Review: The Priority of Preaching
Christopher Ash is a preacher who trains preachers, and his little book The Priority of Preaching provides a unique angle on that training. He mines the example of Moses’ long sermon in Deuteronomy for the contemporary (expository) preacher. He places particular weight on the fact that Moses predicts that a succession of prophets will serve Israel—to them the Jews were told to listen (Deut. 18:15–22). The content of their messages was, Ash argues, supposed to be the written words of God.
I’m afraid that connection—and several other connections he made between New Testament preaching practice and supposed Old Testament precedent—is where he lost me. It feels awkward to say so, but Ash actually seemed stronger when he was relating general insights about preaching than when he was trying to tie those insights directly to Old Testament texts.
For example, Ash points out that
an interactive Bible study is not culturally-neutral. To sit around drinking coffee with a book open, reading and talking about that book in a way that forces me to keep looking at the book and finding my place and showing a high level of mental agility, functional literacy, spoken coherence and fluency, that is something only some of the human race are comfortable doing… For those who can do it, it may well be profitable; but many people can’t, and just feel daunted or excluded by the exercise. (28)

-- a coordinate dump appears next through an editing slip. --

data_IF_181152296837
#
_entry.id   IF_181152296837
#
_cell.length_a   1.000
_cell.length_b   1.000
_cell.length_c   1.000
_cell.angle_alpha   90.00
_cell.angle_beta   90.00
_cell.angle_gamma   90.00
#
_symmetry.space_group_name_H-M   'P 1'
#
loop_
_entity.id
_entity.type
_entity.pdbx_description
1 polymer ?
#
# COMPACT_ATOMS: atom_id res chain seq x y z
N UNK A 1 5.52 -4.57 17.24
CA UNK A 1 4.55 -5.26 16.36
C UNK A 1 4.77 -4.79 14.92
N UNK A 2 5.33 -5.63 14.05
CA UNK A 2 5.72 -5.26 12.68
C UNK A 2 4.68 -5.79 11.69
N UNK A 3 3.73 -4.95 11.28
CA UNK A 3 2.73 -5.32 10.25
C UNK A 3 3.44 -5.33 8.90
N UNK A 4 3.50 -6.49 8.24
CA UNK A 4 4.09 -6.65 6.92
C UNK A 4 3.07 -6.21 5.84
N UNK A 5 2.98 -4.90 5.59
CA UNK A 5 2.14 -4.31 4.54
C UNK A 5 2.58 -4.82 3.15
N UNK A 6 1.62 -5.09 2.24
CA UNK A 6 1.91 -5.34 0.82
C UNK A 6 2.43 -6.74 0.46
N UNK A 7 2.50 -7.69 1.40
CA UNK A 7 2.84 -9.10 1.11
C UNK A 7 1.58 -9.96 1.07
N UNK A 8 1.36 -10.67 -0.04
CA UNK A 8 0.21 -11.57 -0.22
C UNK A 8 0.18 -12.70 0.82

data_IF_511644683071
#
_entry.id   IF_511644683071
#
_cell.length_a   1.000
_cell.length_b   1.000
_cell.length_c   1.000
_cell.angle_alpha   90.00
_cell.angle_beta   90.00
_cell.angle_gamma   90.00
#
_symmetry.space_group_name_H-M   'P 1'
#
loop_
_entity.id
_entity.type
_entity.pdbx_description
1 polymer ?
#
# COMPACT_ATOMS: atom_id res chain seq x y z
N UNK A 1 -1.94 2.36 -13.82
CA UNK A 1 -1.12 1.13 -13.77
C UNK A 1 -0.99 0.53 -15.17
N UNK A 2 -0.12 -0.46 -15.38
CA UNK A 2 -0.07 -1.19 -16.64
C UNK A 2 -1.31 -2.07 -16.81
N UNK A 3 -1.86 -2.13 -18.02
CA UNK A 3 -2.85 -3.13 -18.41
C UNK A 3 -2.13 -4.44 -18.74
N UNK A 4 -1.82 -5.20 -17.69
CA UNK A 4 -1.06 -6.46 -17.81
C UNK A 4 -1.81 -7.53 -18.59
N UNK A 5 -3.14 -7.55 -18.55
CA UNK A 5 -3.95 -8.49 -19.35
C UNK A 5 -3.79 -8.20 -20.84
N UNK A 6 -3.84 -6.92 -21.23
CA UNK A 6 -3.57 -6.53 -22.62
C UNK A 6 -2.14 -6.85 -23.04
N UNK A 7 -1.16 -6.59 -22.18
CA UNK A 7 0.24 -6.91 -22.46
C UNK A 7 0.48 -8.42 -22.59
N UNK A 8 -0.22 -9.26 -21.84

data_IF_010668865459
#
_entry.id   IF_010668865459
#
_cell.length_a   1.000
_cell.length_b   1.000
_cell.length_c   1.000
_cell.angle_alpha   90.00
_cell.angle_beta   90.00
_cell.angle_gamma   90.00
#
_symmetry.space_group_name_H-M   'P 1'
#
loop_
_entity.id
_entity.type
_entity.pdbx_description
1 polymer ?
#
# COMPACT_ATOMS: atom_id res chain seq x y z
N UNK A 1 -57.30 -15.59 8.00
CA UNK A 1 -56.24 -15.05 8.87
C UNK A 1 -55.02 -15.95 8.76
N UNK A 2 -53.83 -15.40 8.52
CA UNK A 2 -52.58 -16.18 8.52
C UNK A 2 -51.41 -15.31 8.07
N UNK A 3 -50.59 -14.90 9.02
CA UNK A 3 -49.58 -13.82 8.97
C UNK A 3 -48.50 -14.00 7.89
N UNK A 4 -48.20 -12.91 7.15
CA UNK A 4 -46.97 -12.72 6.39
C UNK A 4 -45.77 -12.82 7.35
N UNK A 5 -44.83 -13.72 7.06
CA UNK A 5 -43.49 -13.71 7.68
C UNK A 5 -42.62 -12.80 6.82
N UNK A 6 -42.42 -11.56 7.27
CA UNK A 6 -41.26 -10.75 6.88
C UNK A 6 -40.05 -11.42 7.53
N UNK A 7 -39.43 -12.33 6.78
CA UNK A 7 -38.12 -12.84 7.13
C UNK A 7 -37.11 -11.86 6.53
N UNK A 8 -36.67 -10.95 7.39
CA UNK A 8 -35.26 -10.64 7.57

Ash wonders if we have unwittingly “contributed to making some of our churches more monocultural than they might otherwise be” by insisting on this kind of exercise. What do we do for those people who lack the education or fluency to participate in small-group Bible study? They need to learn the word, too. If a back-and-forth dialogue won’t work, what will? Ash says there are two options, preaching and theater. Of course, he opts for the former. He makes the perceptive argument, one going back to the Reformation, that theater only produces people who know Bible stories but don’t know what they mean.
Ash attempts, however, to tie this argument back to Deuteronomy (through Moses’ prediction that preaching prophets would come to guide Israel)—and I, at least, wasn’t quite ready to follow. But that doesn’t invalidate his excellent insight.
I had the same feeling multiple times throughout the book. Perhaps added OT study will persuade me that he was right, but for now I believe that the way God ruled His people Israel and the way Jesus guides His church are not meant to be tied together as closely as Ash assumes. (We definitely can and must learn from the OT, but it’s not always a simple process.)
Critique done. Because this was a warm and insightful book by someone whose heart beats for God’s word to spread and be taught accurately.
Let me just tick off some of the insights that are now bathed in neon yellow in my copy of Ash’s book: